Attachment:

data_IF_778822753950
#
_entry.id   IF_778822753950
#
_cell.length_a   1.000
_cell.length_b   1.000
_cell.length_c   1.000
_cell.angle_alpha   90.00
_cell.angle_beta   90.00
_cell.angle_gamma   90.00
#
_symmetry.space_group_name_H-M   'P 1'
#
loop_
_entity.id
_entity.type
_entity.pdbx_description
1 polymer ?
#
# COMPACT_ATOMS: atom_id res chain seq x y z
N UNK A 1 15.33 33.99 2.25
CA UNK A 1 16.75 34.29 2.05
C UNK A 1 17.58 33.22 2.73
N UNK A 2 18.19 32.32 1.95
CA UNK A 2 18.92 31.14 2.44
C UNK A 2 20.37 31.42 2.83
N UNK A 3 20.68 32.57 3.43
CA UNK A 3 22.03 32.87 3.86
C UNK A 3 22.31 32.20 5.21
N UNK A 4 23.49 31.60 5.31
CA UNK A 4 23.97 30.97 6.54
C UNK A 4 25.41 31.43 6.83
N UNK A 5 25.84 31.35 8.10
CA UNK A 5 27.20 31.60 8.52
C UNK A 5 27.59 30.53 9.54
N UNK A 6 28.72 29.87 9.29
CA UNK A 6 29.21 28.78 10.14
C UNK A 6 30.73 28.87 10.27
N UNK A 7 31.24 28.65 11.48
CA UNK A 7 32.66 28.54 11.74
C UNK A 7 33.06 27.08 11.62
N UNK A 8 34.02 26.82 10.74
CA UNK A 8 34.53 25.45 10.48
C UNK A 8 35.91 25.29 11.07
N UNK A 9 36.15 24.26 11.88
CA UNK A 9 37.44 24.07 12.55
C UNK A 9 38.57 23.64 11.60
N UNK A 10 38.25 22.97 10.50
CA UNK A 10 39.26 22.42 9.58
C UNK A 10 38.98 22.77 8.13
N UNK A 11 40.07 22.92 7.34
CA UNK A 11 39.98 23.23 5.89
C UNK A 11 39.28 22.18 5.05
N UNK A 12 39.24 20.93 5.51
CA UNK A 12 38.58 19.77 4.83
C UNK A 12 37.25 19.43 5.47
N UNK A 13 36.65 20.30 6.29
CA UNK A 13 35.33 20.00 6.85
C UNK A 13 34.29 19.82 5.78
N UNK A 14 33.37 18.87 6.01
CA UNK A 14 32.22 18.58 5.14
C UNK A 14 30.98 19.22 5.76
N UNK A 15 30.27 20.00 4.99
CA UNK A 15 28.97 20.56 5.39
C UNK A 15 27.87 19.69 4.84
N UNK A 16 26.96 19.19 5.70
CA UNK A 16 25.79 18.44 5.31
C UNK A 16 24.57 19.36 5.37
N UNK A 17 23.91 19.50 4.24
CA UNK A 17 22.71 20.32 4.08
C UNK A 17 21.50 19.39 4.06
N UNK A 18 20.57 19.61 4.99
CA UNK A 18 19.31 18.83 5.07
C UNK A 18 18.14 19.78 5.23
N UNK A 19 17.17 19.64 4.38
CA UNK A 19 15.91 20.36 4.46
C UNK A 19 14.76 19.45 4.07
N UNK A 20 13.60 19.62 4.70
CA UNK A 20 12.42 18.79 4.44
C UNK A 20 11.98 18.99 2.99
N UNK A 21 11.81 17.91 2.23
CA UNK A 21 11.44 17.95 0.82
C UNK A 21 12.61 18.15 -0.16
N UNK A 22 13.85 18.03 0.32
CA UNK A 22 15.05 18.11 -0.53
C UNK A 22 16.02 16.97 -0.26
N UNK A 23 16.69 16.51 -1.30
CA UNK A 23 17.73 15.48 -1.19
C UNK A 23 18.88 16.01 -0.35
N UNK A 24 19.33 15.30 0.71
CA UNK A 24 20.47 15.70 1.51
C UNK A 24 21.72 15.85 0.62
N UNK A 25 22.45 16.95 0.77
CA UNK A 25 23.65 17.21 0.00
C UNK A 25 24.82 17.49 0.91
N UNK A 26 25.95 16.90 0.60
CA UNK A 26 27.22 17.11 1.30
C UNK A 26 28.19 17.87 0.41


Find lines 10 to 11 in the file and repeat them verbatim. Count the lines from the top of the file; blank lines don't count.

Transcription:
_cell.angle_gamma   90.00
#